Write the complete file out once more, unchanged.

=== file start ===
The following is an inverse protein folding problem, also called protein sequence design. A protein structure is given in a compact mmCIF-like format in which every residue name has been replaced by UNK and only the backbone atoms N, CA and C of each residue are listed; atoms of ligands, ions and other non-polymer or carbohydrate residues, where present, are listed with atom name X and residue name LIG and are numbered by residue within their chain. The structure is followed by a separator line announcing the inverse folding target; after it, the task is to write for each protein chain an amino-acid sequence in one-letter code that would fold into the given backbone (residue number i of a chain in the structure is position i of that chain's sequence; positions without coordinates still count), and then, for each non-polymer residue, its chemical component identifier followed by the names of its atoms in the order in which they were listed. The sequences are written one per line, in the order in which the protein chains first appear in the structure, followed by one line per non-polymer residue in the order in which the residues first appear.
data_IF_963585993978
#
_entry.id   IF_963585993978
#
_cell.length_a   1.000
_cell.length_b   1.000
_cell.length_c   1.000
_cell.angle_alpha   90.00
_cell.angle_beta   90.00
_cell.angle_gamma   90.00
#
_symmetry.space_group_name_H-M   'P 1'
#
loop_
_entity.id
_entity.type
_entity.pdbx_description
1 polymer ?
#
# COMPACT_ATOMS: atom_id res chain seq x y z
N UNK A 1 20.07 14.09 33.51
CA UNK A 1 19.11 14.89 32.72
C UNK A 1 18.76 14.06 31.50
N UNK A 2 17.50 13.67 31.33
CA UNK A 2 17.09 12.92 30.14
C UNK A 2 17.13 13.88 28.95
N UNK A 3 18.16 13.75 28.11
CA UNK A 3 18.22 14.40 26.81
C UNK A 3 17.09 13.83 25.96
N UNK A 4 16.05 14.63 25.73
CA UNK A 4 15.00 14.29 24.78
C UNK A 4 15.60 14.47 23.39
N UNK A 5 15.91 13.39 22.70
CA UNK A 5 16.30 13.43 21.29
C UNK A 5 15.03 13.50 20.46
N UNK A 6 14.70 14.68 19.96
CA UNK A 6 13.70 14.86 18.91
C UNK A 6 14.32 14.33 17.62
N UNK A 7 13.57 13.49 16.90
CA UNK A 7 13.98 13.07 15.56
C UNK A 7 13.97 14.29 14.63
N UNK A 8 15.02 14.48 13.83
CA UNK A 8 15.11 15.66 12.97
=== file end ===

The following is an inverse protein folding problem, also called protein sequence design. A protein structure is given in a compact mmCIF-like format in which every residue name has been replaced by UNK and only the backbone atoms N, CA and C of each residue are listed; atoms of ligands, ions and other non-polymer or carbohydrate residues, where present, are listed with atom name X and residue name LIG and are numbered by residue within their chain. The structure is followed by a separator line announcing the inverse folding target; after it, the task is to write for each protein chain an amino-acid sequence in one-letter code that would fold into the given backbone (residue number i of a chain in the structure is position i of that chain's sequence; positions without coordinates still count), and then, for each non-polymer residue, its chemical component identifier followed by the names of its atoms in the order in which they were listed. The sequences are written one per line, in the order in which the protein chains first appear in the structure, followed by one line per non-polymer residue in the order in which the residues first appear.
data_IF_963585993978
#
_entry.id   IF_963585993978
#
_cell.length_a   1.000
_cell.length_b   1.000
_cell.length_c   1.000
_cell.angle_alpha   90.00
_cell.angle_beta   90.00
_cell.angle_gamma   90.00
#
_symmetry.space_group_name_H-M   'P 1'
#
loop_
_entity.id
_entity.type
_entity.pdbx_description
1 polymer ?
#
# COMPACT_ATOMS: atom_id res chain seq x y z
N UNK A 1 20.07 14.09 33.51
CA UNK A 1 19.11 14.89 32.72
C UNK A 1 18.76 14.06 31.50
N UNK A 2 17.50 13.67 31.33
CA UNK A 2 17.09 12.92 30.14
C UNK A 2 17.13 13.88 28.95
N UNK A 3 18.16 13.75 28.11
CA UNK A 3 18.22 14.40 26.81
C UNK A 3 17.09 13.83 25.96
N UNK A 4 16.05 14.63 25.73
CA UNK A 4 15.00 14.29 24.78
C UNK A 4 15.60 14.47 23.39
N UNK A 5 15.91 13.39 22.70
CA UNK A 5 16.30 13.43 21.29
C UNK A 5 15.03 13.50 20.46
N UNK A 6 14.70 14.68 19.96
CA UNK A 6 13.70 14.86 18.91
C UNK A 6 14.32 14.33 17.62
N UNK A 7 13.57 13.49 16.90
CA UNK A 7 13.98 13.07 15.56
C UNK A 7 13.97 14.29 14.63
N UNK A 8 15.02 14.48 13.83
CA UNK A 8 15.11 15.66 12.97